When I lived in Africa in the 1980s, a book called "The Africans" by David Lamb was the guide I often turned to.
Lamb had great stories to tell. Also some pretty hideous ones, like his account of the Central African Republic.
Back in the 80's, it was still recovering from the rule of Jean-Bedel Bokassa. He'd crowned himself emperor and was said to practice cannibalism. Here's what Emperor Bokassa once told Lamb about his country's finances and its former colonial ruler:
"Everything around here is financed by the French government. We ask the French for money, we get it and waste it," he said.
Bokassa's rule ended in 1979 — when French paratroopers removed him.
Fast forward to today. Again, there's talk of French troops landing in the Central African Republic — the CAR, as it's called. This time, the aim is to prevent carnage.
The battle lines in the country seem to be drawn along both religious and ethnic lines. But the bottom line is this: no one seems to be in control in one of the poorest countries of the world. Rebel and government militias are violating — torturing, raping, executing — anyone who gets in their way. Some have referred to it as "the worst crisis most people have never heard of."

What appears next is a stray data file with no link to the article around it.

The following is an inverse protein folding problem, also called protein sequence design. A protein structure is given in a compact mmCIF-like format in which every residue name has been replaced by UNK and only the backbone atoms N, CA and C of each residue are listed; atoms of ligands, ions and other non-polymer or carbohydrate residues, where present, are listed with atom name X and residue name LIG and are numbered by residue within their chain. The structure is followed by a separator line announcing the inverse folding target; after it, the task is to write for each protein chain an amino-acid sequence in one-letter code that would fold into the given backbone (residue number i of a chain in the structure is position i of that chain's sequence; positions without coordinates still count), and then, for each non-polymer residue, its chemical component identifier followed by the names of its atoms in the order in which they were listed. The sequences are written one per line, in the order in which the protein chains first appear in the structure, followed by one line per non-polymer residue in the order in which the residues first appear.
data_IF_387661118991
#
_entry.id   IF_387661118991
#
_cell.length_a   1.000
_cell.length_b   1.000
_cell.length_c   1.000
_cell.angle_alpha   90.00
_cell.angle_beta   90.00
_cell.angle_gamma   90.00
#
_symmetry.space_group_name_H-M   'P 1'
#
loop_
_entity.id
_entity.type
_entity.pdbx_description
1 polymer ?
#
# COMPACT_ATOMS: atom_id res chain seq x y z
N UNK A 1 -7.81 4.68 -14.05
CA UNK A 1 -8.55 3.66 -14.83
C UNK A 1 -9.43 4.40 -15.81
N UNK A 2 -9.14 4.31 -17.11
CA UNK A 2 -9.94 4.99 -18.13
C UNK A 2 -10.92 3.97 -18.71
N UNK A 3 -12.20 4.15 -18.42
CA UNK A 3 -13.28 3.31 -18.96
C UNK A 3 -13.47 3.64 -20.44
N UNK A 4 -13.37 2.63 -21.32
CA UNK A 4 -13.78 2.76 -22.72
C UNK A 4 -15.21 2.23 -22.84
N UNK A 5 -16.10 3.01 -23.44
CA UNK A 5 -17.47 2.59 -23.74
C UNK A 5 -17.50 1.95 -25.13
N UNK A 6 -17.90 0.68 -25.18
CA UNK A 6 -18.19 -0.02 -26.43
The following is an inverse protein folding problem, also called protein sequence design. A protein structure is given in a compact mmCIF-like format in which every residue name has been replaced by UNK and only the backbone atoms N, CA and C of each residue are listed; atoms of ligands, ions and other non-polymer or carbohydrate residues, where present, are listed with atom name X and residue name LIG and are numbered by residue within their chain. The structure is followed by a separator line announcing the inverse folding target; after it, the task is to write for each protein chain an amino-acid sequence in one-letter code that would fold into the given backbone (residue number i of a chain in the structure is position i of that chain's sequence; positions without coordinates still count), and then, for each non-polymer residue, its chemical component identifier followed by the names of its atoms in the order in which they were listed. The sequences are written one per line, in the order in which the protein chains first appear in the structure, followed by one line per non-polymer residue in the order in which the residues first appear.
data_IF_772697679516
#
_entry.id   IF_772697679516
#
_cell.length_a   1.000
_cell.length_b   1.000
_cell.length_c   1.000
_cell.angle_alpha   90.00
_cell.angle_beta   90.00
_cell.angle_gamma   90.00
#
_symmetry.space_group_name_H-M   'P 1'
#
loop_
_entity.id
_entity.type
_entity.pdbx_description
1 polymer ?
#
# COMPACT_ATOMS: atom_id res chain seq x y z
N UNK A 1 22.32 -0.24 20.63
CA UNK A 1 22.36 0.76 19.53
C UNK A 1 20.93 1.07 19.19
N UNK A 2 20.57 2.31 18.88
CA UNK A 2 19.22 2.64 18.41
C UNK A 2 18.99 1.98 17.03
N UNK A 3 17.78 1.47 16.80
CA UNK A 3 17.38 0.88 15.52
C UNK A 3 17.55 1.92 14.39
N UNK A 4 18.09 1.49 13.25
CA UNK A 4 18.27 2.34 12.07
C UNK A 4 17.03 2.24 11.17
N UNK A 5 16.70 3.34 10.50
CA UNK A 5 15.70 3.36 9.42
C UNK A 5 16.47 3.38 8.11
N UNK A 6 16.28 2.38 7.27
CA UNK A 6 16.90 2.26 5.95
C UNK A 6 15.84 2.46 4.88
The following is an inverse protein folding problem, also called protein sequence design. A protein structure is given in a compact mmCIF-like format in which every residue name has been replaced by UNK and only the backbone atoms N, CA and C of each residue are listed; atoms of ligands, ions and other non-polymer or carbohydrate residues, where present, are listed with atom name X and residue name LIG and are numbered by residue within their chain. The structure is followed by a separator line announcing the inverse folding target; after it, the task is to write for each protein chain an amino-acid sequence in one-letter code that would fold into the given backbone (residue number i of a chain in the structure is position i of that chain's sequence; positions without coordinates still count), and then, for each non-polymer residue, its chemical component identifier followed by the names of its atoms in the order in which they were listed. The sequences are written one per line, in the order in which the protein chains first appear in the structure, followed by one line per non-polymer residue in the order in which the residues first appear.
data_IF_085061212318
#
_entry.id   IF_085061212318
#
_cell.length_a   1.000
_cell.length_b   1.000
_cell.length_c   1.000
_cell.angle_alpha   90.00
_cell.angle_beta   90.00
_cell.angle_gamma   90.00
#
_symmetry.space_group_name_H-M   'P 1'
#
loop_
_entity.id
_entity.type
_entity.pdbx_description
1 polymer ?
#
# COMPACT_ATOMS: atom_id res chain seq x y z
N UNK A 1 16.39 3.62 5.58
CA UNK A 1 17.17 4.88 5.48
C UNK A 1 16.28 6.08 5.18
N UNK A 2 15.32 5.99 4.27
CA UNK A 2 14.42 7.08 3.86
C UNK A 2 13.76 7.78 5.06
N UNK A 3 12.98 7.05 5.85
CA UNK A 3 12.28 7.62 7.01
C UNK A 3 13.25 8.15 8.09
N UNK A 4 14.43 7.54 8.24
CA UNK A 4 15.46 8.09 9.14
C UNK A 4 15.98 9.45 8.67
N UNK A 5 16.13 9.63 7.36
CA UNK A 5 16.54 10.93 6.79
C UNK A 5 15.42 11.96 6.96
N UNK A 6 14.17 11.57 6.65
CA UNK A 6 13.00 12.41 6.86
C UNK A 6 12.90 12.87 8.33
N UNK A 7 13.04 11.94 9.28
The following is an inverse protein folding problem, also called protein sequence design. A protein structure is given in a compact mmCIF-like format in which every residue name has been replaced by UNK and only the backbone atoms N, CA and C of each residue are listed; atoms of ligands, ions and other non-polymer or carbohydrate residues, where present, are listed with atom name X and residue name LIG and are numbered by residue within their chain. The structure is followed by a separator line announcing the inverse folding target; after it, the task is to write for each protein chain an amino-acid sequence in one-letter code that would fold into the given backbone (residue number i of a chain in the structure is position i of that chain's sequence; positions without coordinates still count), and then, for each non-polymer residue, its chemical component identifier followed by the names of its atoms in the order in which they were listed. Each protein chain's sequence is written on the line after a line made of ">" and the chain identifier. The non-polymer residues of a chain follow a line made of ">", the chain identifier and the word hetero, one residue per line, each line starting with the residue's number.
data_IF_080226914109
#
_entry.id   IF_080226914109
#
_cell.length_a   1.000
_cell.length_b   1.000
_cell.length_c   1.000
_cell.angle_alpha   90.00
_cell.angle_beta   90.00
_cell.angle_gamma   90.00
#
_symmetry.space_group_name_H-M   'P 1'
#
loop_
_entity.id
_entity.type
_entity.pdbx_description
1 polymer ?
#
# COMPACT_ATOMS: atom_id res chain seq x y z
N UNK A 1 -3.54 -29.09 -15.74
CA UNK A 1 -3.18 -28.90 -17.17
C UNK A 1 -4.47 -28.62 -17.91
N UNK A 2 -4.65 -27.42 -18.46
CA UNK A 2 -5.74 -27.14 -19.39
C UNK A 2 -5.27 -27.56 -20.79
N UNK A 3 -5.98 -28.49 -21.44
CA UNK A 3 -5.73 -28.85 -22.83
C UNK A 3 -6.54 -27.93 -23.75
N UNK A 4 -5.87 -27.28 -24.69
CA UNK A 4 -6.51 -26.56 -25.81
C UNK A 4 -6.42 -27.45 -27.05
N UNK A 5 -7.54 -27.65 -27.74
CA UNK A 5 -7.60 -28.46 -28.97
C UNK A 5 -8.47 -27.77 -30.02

Tens of thousands of people have sought refuge in Father Frédéric Tonfio’s church, located northwest of the capital, Bangui.
“The population is absolutely terrorized,” Tonfio says. "All the world must know that there are inhuman acts here that are not normal and that those who stand by are all accomplices to this.”
Clearly, one church can't save a whole country. That’s why France — yet again — is considering military intervention in the CAR.
French foreign ministry spokesman Vincent Floreani says the country is out of control.
“People are talking of a situation which is on the verge of genocide,” he says. “The country could drift into sectarian violence between Christians and Muslims. And this is what we want to avoid.”
Floreani adds the CAR can't cope with the violence.
“You have a population of about five million people and only seven surgeons," he says. "Thousands of people are being killed. This is really a terrible situation."
Bob McCarthy, the emergency chief of UNICEF, is in the CAR. He says the impact of the fighting is deeply discouraging.
“Number one, there is no protection, so people are forced to live in the bush. They're living in extremely difficult conditions, many of them have wounds," he says. "The situation for children is bad; they don't have enough food and they're really fleeing for their lives.”
At this point, the Central African Republic has no real government to speak of. The allegiances of militias are hard to define. And many worry that the next phase could be violence on a mass scale.
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